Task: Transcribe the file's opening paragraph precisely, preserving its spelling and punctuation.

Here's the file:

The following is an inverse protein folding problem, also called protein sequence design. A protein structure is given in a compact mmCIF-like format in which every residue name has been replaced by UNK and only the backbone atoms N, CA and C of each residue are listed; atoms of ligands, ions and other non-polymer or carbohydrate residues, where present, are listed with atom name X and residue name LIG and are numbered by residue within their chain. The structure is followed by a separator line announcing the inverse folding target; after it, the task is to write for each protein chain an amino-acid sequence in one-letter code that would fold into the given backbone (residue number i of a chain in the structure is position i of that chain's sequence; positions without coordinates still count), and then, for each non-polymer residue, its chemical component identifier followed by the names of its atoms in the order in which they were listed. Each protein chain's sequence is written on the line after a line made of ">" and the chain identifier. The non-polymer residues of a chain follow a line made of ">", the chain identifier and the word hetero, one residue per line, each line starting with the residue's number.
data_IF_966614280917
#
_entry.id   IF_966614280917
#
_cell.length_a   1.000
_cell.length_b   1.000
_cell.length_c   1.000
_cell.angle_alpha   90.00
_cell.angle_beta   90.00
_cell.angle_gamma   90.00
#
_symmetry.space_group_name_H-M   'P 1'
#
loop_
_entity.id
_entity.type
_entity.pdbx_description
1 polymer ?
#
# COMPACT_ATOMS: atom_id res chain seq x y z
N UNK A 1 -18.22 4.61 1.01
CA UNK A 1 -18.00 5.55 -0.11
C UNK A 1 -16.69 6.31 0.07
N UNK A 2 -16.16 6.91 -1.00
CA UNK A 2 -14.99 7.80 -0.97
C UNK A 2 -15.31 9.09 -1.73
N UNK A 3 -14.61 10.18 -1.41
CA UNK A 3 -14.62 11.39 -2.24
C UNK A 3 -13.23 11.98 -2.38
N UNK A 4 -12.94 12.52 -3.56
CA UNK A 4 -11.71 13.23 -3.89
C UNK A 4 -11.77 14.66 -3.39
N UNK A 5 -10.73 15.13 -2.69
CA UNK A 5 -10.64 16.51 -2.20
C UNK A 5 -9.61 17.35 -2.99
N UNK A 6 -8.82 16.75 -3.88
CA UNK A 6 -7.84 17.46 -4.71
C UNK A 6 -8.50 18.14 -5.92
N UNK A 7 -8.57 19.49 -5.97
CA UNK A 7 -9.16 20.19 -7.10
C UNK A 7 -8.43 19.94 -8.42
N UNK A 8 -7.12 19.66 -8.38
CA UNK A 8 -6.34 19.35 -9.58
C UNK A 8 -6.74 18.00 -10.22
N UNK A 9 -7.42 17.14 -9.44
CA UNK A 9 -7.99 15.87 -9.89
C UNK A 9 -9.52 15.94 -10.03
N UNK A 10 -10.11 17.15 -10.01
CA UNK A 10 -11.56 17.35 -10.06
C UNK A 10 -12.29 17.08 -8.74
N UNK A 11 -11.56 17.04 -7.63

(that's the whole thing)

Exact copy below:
The following is an inverse protein folding problem, also called protein sequence design. A protein structure is given in a compact mmCIF-like format in which every residue name has been replaced by UNK and only the backbone atoms N, CA and C of each residue are listed; atoms of ligands, ions and other non-polymer or carbohydrate residues, where present, are listed with atom name X and residue name LIG and are numbered by residue within their chain. The structure is followed by a separator line announcing the inverse folding target; after it, the task is to write for each protein chain an amino-acid sequence in one-letter code that would fold into the given backbone (residue number i of a chain in the structure is position i of that chain's sequence; positions without coordinates still count), and then, for each non-polymer residue, its chemical component identifier followed by the names of its atoms in the order in which they were listed. Each protein chain's sequence is written on the line after a line made of ">" and the chain identifier. The non-polymer residues of a chain follow a line made of ">", the chain identifier and the word hetero, one residue per line, each line starting with the residue's number.